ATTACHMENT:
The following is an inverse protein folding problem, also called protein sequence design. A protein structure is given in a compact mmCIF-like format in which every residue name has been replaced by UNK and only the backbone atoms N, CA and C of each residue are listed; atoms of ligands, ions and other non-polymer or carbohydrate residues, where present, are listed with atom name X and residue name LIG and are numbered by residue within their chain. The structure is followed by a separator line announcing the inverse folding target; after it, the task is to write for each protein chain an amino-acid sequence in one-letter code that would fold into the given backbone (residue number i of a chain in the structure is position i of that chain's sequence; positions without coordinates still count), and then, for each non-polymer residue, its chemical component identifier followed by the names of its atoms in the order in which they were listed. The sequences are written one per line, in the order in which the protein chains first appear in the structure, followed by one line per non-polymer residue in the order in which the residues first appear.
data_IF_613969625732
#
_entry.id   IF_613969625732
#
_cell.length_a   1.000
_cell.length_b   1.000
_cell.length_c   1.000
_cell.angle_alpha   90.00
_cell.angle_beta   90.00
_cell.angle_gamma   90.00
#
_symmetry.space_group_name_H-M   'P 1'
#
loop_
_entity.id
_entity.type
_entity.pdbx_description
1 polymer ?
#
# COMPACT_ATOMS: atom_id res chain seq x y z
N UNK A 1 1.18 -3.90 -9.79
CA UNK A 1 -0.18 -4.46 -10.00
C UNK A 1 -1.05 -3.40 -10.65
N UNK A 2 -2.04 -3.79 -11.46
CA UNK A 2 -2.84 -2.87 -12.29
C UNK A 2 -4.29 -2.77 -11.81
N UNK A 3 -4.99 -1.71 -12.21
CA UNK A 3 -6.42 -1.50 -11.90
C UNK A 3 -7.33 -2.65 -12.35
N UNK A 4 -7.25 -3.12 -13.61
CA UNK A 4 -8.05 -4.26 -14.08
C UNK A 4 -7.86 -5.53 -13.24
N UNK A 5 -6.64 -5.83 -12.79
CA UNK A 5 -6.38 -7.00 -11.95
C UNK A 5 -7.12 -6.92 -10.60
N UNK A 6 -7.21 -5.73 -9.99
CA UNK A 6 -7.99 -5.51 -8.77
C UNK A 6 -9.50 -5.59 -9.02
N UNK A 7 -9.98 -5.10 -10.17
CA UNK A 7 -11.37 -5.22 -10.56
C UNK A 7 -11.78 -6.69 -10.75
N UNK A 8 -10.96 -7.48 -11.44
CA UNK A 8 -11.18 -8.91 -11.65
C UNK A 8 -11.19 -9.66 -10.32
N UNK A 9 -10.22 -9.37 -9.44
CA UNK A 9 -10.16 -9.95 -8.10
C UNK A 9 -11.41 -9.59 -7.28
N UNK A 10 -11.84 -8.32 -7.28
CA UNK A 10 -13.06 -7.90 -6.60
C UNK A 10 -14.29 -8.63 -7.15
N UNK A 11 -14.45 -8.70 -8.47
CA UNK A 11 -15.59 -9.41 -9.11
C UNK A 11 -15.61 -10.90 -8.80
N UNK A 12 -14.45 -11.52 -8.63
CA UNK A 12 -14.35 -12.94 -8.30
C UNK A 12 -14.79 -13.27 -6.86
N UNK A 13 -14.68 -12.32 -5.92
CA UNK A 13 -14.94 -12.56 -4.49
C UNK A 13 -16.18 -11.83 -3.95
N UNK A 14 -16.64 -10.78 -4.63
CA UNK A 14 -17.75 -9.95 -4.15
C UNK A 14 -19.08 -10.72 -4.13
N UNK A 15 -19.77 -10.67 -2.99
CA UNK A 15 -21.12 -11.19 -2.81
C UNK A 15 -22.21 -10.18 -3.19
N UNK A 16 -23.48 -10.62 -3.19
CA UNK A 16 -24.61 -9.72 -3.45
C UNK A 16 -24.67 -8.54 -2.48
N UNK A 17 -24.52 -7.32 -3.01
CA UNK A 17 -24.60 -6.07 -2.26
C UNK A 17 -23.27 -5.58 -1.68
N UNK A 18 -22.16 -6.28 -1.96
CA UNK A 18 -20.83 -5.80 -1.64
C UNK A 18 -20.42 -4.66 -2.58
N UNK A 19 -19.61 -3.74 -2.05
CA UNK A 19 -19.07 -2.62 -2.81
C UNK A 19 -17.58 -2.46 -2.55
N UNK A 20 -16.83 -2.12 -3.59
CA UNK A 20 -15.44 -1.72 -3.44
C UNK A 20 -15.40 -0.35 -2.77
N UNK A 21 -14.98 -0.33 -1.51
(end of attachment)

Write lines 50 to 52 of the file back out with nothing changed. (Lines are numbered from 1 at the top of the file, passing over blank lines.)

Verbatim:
CA UNK A 10 -13.06 -7.90 -6.60
C UNK A 10 -14.29 -8.63 -7.15
N UNK A 11 -14.45 -8.70 -8.47